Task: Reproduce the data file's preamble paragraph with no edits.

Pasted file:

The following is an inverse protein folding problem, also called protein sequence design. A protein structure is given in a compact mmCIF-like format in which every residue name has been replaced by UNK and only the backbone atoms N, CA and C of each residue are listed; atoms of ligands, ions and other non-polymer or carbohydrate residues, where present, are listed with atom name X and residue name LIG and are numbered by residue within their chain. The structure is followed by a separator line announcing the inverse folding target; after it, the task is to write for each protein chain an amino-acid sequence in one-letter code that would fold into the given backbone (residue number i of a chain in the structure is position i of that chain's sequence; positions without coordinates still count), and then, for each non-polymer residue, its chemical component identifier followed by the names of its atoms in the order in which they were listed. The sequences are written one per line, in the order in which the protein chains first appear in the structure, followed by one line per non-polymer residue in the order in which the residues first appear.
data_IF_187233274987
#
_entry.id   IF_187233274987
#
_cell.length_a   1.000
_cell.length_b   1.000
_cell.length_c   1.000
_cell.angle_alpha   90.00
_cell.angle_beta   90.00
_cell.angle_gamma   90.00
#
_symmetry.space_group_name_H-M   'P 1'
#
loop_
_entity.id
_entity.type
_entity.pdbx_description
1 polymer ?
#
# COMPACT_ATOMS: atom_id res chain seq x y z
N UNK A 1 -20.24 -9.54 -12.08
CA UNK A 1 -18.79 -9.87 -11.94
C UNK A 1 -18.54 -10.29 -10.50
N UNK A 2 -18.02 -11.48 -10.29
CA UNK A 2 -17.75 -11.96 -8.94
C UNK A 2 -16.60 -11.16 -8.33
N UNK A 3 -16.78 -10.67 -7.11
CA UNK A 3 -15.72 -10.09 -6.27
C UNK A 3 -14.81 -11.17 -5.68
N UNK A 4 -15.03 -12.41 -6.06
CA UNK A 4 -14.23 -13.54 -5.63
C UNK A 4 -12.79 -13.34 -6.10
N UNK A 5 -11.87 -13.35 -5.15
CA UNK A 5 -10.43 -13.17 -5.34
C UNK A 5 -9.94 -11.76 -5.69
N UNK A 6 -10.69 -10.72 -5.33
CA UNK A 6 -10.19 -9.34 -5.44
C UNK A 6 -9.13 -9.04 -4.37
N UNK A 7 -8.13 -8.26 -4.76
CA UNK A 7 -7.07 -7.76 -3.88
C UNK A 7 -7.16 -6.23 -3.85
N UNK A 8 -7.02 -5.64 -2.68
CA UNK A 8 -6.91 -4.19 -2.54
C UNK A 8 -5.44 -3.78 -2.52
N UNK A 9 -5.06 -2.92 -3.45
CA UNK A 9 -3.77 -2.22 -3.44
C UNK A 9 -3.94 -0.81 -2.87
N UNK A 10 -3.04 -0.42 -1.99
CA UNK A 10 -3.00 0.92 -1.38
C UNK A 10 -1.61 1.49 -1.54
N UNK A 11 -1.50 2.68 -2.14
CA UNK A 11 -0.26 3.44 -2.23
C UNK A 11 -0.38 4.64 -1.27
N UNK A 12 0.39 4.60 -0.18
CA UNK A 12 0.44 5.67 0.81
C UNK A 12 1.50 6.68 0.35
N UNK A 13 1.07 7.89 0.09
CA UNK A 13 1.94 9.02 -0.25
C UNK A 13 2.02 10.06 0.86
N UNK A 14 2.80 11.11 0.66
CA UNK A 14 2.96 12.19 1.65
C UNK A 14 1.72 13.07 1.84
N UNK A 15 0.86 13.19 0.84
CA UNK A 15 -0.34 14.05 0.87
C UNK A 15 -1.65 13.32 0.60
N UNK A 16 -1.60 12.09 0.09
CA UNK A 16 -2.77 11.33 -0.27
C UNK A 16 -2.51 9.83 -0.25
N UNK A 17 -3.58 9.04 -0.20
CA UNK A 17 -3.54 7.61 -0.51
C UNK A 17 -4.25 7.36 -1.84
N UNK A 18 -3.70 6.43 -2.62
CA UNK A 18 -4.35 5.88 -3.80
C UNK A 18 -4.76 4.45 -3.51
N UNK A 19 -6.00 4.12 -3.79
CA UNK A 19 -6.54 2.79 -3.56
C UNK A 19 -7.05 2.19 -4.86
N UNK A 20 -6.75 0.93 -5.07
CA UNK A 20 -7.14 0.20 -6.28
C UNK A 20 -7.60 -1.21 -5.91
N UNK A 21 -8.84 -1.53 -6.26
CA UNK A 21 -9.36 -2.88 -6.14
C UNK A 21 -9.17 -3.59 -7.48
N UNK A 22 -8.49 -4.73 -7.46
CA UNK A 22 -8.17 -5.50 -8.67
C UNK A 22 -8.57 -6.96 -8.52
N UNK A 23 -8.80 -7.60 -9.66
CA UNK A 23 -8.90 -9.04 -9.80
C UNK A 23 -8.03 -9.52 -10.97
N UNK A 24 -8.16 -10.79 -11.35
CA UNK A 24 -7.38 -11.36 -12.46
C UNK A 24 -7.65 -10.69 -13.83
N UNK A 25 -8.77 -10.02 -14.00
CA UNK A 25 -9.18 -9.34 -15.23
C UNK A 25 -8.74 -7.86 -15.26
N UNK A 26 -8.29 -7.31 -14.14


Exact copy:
The following is an inverse protein folding problem, also called protein sequence design. A protein structure is given in a compact mmCIF-like format in which every residue name has been replaced by UNK and only the backbone atoms N, CA and C of each residue are listed; atoms of ligands, ions and other non-polymer or carbohydrate residues, where present, are listed with atom name X and residue name LIG and are numbered by residue within their chain. The structure is followed by a separator line announcing the inverse folding target; after it, the task is to write for each protein chain an amino-acid sequence in one-letter code that would fold into the given backbone (residue number i of a chain in the structure is position i of that chain's sequence; positions without coordinates still count), and then, for each non-polymer residue, its chemical component identifier followed by the names of its atoms in the order in which they were listed. The sequences are written one per line, in the order in which the protein chains first appear in the structure, followed by one line per non-polymer residue in the order in which the residues first appear.